Libyan investigators are probing the collapse of two dams
Libyan investigators are probing the collapse of two dams that led to at least 11,000 dying in floods
- Heavy rains caused by Mediterranean storm Daniel caused deadly flooding
- The floods overwhelmed the Abu Mansur and Al Bilad dams
Libyan investigators are probing the collapse of two dams that caused a devastating flood in a coastal city as rescue teams searched for bodies yesterday, nearly a week after the deluge killed more than 11,000 people.
But observers fear their work will be hampered by conditions in the north African country, which plunged into chaos after a NATO-backed uprising toppled longtime dictator Moammar Gadhafi in 2011.
Heavy rains caused by Mediterranean storm Daniel caused deadly flooding across eastern Libya last weekend.
The floods overwhelmed the Abu Mansur and Al Bilad dams, sending a wall of water several metres high through Derna, destroying neighbourhoods and sweeping people out to sea.
More than 10,000 people are missing, according to the Libyan Red Crescent. A week on, searchers are still digging through mud and hollowed-out buildings, looking for bodies and possible survivors.
Derna city following a powerful storm and heavy rainfall that hit the country on September 13, 2023
Members of the rescue teams from the Egyptian army carry a dead body in Derna as they walk in the mud between the destroyed buildings, after a powerful storm and heavy rainfall hit Libya, on September 13, 2023
Authorities and aid groups have voiced concern about the spread of waterborne diseases and shifting of explosive ordnance from Libya’s recent conflicts.
Libya’s General Prosecutor, al-Sediq al-Sour, said that prosecutors would investigate the collapse of the two dams, which were built in the 1970s, as well as the allocation of maintenance funds. He said prosecutors would investigate local authorities in the city, as well as previous governments.
‘I reassure citizens that whoever made mistakes or negligence, prosecutors will certainly take firm measures, file a criminal case against him and send him to trial,’ he told a news conference in Derna.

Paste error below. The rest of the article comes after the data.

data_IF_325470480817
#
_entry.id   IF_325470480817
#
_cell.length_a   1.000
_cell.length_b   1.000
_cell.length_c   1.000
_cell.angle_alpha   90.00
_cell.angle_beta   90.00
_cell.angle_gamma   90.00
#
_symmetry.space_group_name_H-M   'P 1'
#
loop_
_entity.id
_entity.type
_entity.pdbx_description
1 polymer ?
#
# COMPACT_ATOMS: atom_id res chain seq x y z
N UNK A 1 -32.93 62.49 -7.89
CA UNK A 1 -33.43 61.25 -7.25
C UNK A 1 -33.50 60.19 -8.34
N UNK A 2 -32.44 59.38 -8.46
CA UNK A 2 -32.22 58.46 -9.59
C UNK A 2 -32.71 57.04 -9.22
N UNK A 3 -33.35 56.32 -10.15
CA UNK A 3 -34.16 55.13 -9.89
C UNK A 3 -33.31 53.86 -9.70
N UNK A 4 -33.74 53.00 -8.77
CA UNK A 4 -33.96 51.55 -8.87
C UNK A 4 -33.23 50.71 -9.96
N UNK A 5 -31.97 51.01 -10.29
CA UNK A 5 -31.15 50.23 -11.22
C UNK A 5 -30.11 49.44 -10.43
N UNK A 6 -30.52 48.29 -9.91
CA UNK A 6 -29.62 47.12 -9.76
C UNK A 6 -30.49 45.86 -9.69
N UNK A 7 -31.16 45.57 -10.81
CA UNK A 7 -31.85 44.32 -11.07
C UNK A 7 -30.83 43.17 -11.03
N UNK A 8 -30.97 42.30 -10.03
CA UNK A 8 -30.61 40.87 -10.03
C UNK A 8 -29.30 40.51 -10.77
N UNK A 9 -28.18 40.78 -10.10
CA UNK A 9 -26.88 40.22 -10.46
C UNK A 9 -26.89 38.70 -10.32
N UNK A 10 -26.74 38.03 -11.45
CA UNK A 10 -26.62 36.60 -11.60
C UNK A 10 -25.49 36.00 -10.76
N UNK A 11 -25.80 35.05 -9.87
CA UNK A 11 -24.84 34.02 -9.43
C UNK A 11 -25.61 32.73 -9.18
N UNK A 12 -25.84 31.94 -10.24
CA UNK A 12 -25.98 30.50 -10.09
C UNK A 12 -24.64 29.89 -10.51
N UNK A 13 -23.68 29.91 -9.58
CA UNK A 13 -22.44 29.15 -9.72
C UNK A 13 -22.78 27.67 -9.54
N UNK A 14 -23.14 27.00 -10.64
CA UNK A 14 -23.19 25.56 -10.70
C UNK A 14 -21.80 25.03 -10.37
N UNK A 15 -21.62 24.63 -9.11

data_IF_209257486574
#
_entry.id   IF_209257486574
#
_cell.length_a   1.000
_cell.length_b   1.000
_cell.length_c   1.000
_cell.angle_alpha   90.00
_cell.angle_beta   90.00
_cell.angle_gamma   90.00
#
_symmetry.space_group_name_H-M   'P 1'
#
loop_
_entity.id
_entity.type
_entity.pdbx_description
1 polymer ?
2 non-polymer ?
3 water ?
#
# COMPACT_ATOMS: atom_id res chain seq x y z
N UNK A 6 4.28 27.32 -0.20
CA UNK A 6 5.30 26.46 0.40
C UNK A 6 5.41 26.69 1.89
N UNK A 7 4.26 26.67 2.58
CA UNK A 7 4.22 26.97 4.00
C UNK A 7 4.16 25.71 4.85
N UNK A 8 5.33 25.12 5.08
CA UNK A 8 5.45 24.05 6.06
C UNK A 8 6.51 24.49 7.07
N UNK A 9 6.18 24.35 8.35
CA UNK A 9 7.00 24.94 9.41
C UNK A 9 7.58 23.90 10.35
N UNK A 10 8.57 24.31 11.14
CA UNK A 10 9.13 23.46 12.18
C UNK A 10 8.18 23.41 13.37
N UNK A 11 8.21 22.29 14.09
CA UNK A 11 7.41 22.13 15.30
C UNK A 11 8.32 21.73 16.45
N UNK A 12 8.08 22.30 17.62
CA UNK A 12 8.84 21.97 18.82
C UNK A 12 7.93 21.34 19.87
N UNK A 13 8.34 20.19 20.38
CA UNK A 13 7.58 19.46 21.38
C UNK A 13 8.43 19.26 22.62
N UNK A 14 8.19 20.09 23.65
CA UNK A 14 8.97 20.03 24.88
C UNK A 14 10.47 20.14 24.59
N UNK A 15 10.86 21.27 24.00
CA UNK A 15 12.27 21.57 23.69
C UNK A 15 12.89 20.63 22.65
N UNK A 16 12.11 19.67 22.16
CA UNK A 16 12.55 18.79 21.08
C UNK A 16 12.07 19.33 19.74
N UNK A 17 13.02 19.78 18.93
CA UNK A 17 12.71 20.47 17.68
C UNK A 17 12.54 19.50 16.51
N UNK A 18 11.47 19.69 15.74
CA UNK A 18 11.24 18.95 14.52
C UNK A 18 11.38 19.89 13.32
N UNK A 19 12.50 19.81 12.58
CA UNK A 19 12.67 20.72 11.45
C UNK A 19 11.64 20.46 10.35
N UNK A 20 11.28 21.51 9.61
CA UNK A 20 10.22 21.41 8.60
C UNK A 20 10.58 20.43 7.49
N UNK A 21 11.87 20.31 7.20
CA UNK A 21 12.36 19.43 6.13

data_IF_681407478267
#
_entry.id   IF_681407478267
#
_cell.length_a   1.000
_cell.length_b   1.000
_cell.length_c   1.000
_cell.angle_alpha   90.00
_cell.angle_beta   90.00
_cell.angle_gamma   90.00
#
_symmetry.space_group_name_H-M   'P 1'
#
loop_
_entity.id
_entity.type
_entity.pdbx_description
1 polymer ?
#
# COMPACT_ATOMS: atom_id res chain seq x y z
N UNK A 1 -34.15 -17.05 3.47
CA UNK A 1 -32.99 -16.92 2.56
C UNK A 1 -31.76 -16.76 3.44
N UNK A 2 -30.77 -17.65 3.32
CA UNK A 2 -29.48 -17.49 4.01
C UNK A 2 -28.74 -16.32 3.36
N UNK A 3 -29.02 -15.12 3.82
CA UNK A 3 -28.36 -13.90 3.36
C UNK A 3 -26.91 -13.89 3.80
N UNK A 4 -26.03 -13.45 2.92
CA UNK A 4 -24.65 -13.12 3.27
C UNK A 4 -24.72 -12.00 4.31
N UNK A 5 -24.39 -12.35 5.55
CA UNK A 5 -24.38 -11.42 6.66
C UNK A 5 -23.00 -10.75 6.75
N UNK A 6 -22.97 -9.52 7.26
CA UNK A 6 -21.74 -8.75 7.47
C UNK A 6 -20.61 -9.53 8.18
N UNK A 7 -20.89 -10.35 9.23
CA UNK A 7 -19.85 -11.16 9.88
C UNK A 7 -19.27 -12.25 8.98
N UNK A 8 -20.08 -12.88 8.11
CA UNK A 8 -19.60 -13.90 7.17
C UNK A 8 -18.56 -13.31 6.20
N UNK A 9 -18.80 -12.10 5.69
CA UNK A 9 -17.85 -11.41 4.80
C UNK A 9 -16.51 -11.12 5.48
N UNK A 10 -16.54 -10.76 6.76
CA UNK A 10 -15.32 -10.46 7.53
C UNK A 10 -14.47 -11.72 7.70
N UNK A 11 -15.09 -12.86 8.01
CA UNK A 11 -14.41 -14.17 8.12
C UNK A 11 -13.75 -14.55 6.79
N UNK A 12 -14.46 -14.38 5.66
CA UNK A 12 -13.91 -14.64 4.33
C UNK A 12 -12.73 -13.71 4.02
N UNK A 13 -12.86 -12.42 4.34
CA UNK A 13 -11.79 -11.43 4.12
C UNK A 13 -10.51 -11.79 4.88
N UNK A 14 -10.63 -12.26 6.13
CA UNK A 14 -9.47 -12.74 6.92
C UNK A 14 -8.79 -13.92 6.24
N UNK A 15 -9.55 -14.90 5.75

Jalel Harchaoui, an expert on Libya at London’s Royal United Services Institute for Defence and Security Studies, said that an investigation could pose ‘a unique challenge’ to judicial authorities, since it could lead to the highest ranks of leadership in eastern and western Libya.
A handout satellite picture released by Maxar Technologies on September 13, 2023 shows the port facility of Derna after floods, on September 13, 2023
A handout satellite picture released by Maxar Technologies shows Wadi Derna river and destroyed buildings in Derna after the floods on September 13, 2023
Later yesterday, local reports claimed Derna’s mayor, Abdel-Moneim al-Gaithi, has been suspended pending an investigation into the disaster.
Since 2014, eastern Libya has been under the control of Gen. Khalifa Hifter and his self-styled Libyan National Army. A rival government, based in the capital, Tripoli, controls most national funds and oversees infrastructure projects. Neither tolerates dissent.
‘The key challenge to a thorough investigation is the Hifter coalition’s longstanding behaviour; its historic lack of accountability writ large could obstruct the unearthing of truths,’ Harchaoui said.
Local officials in the city had warned the public about the coming storm and last Saturday ordered residents to evacuate coastal areas in Derna, fearing a surge from the sea. But there was no warning about the dams, which collapsed early Monday as most residents were asleep in their homes.
A report by a state-run audit agency in 2021 said the two dams hadn’t been maintained despite the allocation of more than $2 million for that purpose in 2012 and 2013.
Local and international rescue teams were meanwhile working around the clock, searching for bodies and potential survivors in the city of 90,000 people.
Libyan authorities have restricted access to the flooded city to make it easier for searchers to dig through the mud and hollowed-out buildings for the missing. Many bodies were believed to have been buried under rubble or swept out into the sea.
Maltese authorities said they found over 80 bodies during land and sea searches on Friday. One person was found alive 10 nautical miles, roughly 11 miles, off the coast of Derna. Malta’s armed forces have been helping with relief efforts in Libya since Wednesday.
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